I am a huge Heinlein fan and loved his novel “Starship Troopers” (the movie was fair). While reading an issue of “Iron Man” I noticed, not for the first time, the resemblance between the Mobile Infantry’s powersuits and Tony Stark’s Iron Man armor. This time, I wondered who first had the idea.
I did a search and found out that while Stan Lee’s Iron Man was first published in 1963, Robert Heinlein’s Starship Troopers came out in 1959. Lee may have been influenced by “Troopers”, but I can’t confirm this.
So my question - is there a previous example in literature of powered armor - that is, a wearable, strength amplifying mobile weapons system?
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I think you’re talking about exoskeletons, that’s the conventional term for body-augumenting external suits. These go way WAY back in science fiction.
I’m not aware of any prior uses of powered armor in literature. Heinlein is generally regarded as the initiator of the idea, from what I can tell. Anyone who can show otherwise, I’d be interested.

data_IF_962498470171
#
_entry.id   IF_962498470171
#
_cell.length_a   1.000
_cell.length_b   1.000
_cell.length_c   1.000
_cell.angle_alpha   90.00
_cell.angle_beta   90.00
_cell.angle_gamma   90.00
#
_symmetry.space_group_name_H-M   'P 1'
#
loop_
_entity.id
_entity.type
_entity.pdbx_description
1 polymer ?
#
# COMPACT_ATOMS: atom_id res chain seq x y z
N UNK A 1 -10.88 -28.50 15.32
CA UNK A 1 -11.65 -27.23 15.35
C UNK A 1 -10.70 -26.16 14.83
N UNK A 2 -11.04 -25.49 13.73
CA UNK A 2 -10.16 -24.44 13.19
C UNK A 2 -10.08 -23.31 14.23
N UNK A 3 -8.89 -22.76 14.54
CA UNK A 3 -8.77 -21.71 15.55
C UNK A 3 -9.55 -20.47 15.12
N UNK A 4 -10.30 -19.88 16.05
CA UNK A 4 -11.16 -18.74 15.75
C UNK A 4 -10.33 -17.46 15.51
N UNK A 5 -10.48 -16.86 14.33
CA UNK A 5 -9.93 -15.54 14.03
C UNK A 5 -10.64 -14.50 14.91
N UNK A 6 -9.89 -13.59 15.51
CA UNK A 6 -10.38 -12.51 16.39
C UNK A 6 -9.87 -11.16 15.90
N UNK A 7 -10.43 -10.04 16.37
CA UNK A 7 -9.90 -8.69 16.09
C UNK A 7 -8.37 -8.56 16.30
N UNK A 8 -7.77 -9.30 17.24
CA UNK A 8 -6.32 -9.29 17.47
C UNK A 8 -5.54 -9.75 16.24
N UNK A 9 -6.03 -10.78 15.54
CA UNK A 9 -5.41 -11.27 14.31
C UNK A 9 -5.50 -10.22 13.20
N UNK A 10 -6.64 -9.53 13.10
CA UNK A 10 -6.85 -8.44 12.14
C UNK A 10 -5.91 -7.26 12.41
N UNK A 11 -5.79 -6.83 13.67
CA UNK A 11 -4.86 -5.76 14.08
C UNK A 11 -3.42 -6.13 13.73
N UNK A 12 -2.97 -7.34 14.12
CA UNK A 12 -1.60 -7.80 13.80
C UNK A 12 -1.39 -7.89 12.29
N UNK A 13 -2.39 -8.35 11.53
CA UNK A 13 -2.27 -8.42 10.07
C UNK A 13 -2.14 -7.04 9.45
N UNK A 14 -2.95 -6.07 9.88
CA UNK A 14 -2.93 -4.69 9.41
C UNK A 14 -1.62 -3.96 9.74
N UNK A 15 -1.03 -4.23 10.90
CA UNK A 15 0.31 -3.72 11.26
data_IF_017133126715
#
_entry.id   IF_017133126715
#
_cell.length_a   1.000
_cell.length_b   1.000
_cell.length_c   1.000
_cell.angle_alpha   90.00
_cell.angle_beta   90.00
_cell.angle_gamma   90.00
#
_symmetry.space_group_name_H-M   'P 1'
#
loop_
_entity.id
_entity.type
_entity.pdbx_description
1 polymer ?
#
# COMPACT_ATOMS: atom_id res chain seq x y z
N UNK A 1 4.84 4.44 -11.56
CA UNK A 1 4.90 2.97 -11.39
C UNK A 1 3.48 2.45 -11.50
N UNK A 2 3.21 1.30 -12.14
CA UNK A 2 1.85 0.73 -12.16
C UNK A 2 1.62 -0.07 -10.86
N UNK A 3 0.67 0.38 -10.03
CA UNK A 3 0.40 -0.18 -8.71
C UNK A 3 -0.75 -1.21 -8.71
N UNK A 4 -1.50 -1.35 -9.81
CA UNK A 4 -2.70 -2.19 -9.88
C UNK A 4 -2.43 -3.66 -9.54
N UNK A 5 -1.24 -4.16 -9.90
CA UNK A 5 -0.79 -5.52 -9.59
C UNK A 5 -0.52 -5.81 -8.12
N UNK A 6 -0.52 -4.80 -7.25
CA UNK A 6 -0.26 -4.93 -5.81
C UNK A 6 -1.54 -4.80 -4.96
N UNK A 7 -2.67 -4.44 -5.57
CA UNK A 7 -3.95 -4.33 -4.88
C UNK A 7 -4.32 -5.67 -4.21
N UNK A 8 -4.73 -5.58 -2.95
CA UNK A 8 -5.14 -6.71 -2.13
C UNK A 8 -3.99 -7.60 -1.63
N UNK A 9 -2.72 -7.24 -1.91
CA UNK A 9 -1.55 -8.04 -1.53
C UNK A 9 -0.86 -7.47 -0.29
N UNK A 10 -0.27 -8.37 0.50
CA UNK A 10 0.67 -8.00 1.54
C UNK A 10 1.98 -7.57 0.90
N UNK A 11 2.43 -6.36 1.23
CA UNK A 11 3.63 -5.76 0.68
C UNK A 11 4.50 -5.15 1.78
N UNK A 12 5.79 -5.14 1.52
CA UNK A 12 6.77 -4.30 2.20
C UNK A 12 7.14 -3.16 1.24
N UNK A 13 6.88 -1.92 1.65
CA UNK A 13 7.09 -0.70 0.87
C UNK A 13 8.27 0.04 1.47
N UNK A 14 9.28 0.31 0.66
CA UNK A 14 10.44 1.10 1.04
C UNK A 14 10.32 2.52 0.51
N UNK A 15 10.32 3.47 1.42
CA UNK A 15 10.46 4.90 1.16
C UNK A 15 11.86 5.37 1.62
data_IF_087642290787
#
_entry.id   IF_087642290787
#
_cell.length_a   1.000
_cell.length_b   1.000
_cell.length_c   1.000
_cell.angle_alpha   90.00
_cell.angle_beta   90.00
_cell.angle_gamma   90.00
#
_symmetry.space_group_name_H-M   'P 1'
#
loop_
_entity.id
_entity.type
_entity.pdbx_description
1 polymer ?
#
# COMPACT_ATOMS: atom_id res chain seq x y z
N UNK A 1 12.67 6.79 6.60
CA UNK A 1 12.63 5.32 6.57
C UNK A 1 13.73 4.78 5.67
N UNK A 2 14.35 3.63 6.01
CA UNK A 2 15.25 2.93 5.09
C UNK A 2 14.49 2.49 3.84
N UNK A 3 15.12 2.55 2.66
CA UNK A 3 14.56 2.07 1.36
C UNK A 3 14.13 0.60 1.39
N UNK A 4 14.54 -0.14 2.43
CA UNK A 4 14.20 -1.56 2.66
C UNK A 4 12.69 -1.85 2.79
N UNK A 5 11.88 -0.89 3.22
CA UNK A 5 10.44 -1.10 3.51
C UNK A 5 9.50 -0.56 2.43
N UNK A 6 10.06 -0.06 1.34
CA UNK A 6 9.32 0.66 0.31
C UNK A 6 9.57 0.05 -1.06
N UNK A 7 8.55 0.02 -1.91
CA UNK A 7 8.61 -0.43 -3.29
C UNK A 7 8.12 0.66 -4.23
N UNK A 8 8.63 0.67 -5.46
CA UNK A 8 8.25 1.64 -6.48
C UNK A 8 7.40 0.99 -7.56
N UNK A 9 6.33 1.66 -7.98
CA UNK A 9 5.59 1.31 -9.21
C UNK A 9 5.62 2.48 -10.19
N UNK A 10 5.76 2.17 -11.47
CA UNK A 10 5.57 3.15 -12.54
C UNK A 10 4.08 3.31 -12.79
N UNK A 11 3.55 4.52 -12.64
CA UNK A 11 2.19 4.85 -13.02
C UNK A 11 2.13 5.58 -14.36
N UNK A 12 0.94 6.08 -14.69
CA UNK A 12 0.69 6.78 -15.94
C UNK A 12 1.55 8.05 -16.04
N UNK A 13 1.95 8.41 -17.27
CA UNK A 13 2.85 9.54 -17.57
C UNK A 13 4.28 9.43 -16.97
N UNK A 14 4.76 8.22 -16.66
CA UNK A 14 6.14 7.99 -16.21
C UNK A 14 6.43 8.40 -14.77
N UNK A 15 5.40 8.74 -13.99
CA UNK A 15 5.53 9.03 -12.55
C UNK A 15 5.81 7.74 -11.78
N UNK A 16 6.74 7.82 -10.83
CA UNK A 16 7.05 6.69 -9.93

As for uses of powered armor, here are some other stories.
Armor by John Steakley - a brilliant take on the subject. Powered armor used in a war against giant bugs, sure, but from the absurdity of war category. Intriguing dual storyline.
Body Armor 2000 - a collection of short stories and novellas dealing with the topic with a variety of approaches. Although at least one seems to deal more with environmental suits than necessarily powered armor. (Been a while since I read it.)
The Honor Harrington series by David Webber - there is some use of powered armor by the marines in a couple stories, notably On Basilisk Station. Though to be fair, not a lot of effort is put into the powered armor part, it’s more of a passing filler material to add depth to the universe.
And don’t forget “The Forever War,” by Haldeman. He goes into a lot more engineering details that Heinlein left out.
I believe that E.E. “Doc” Smith had something very close to powered armor in the thirties. In one of the lensman books I definitely recall bullet-proof space-suits. Not exactly what you are interested in, but close.
For a more realistic take, check out Haldeman’s “Forever Peace.” Instead of powered armor, you “jack-in” to a kind of mini-tank, more of a super RPV. (After all, why put delicate biologics in a nasty place where they can get hurt, when a high-bandwidth RF link can let you run it miles away from a bunker.)